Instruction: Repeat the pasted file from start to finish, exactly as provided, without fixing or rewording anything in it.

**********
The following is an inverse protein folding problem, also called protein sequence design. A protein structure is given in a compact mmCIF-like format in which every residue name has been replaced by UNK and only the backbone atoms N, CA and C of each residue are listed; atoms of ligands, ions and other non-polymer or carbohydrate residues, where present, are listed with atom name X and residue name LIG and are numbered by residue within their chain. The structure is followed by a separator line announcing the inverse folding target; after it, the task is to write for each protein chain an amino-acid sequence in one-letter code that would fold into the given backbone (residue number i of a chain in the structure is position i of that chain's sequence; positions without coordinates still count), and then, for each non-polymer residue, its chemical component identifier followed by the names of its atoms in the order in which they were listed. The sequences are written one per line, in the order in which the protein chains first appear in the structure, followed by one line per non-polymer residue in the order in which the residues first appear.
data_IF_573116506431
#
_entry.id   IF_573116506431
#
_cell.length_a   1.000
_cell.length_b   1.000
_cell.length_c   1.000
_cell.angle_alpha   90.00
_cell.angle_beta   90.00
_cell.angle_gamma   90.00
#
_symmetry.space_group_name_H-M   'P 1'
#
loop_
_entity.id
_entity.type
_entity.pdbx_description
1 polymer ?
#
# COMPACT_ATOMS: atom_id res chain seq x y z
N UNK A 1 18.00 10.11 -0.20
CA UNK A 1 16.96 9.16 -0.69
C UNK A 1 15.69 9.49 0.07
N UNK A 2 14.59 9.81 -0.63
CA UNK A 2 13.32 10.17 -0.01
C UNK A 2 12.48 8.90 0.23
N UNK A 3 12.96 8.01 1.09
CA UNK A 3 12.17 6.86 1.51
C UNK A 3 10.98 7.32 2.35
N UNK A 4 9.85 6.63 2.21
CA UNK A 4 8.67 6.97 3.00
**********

The following is an inverse protein folding problem, also called protein sequence design. A protein structure is given in a compact mmCIF-like format in which every residue name has been replaced by UNK and only the backbone atoms N, CA and C of each residue are listed; atoms of ligands, ions and other non-polymer or carbohydrate residues, where present, are listed with atom name X and residue name LIG and are numbered by residue within their chain. The structure is followed by a separator line announcing the inverse folding target; after it, the task is to write for each protein chain an amino-acid sequence in one-letter code that would fold into the given backbone (residue number i of a chain in the structure is position i of that chain's sequence; positions without coordinates still count), and then, for each non-polymer residue, its chemical component identifier followed by the names of its atoms in the order in which they were listed. The sequences are written one per line, in the order in which the protein chains first appear in the structure, followed by one line per non-polymer residue in the order in which the residues first appear.
data_IF_573116506431
#
_entry.id   IF_573116506431
#
_cell.length_a   1.000
_cell.length_b   1.000
_cell.length_c   1.000
_cell.angle_alpha   90.00
_cell.angle_beta   90.00
_cell.angle_gamma   90.00
#
_symmetry.space_group_name_H-M   'P 1'
#
loop_
_entity.id
_entity.type
_entity.pdbx_description
1 polymer ?
#
# COMPACT_ATOMS: atom_id res chain seq x y z
N UNK A 1 18.00 10.11 -0.20
CA UNK A 1 16.96 9.16 -0.69
C UNK A 1 15.69 9.49 0.07
N UNK A 2 14.59 9.81 -0.63
CA UNK A 2 13.32 10.17 -0.01
C UNK A 2 12.48 8.90 0.23
N UNK A 3 12.96 8.01 1.09
CA UNK A 3 12.17 6.86 1.51
C UNK A 3 10.98 7.32 2.35
N UNK A 4 9.85 6.63 2.21
CA UNK A 4 8.67 6.97 3.00